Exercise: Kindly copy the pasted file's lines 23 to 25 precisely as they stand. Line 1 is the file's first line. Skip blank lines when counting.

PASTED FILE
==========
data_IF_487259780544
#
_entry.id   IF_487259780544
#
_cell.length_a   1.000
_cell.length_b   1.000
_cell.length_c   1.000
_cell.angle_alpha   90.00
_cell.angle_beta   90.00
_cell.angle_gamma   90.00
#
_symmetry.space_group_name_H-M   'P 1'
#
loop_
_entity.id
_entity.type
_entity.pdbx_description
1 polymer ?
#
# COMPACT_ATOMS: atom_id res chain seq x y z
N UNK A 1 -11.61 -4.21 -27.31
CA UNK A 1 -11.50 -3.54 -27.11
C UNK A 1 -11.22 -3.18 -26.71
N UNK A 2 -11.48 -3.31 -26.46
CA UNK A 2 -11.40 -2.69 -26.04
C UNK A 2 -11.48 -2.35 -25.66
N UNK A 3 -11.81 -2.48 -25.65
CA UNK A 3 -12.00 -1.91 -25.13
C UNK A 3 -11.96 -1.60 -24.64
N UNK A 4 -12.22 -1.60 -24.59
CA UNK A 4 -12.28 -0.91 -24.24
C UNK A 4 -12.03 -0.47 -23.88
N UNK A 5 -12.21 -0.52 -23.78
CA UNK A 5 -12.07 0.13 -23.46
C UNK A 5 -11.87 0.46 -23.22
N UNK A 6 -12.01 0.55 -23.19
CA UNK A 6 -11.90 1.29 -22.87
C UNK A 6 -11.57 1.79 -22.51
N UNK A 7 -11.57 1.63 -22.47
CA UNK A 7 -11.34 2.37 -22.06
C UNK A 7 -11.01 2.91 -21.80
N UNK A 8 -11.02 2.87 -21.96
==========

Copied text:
C UNK A 1 -11.22 -3.18 -26.71
N UNK A 2 -11.48 -3.31 -26.46
CA UNK A 2 -11.40 -2.69 -26.04